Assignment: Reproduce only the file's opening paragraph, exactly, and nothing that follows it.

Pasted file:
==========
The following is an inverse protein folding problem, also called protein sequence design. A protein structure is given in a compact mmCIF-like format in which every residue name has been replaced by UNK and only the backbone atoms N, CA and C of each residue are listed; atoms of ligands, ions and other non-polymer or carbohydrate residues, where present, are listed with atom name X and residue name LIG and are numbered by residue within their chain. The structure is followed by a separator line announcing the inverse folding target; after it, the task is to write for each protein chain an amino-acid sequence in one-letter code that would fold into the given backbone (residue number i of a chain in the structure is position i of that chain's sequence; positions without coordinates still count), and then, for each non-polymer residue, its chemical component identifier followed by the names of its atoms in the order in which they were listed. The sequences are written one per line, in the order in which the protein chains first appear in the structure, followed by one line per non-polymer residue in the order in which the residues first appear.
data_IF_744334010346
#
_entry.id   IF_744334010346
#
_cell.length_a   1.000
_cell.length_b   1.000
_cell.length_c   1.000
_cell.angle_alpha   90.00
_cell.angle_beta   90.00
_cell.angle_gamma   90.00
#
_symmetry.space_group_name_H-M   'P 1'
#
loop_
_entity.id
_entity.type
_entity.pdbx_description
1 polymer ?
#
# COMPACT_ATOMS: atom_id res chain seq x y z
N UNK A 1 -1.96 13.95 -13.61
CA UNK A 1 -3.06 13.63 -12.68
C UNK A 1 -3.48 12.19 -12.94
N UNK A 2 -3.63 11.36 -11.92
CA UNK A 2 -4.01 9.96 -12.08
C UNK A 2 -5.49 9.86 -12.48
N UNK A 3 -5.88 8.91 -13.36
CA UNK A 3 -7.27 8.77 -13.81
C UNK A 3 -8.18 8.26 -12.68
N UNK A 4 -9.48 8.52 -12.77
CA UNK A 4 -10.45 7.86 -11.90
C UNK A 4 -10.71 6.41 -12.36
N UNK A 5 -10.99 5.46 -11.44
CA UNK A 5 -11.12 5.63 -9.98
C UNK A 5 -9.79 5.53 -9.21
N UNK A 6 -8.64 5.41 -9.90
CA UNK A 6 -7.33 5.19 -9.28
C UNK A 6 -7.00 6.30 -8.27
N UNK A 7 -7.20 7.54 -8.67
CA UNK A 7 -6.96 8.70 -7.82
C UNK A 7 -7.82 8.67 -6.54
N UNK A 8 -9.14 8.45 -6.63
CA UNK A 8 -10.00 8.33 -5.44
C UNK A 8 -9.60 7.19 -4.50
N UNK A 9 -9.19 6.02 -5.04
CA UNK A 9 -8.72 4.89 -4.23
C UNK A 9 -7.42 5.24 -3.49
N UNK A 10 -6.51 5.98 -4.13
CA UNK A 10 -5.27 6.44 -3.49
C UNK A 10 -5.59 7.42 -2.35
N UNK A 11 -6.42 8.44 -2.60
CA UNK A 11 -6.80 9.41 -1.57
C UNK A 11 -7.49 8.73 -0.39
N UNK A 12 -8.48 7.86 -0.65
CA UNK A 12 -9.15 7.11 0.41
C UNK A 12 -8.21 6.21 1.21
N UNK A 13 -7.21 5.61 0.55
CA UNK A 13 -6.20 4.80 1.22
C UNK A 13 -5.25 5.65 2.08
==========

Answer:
The following is an inverse protein folding problem, also called protein sequence design. A protein structure is given in a compact mmCIF-like format in which every residue name has been replaced by UNK and only the backbone atoms N, CA and C of each residue are listed; atoms of ligands, ions and other non-polymer or carbohydrate residues, where present, are listed with atom name X and residue name LIG and are numbered by residue within their chain. The structure is followed by a separator line announcing the inverse folding target; after it, the task is to write for each protein chain an amino-acid sequence in one-letter code that would fold into the given backbone (residue number i of a chain in the structure is position i of that chain's sequence; positions without coordinates still count), and then, for each non-polymer residue, its chemical component identifier followed by the names of its atoms in the order in which they were listed. The sequences are written one per line, in the order in which the protein chains first appear in the structure, followed by one line per non-polymer residue in the order in which the residues first appear.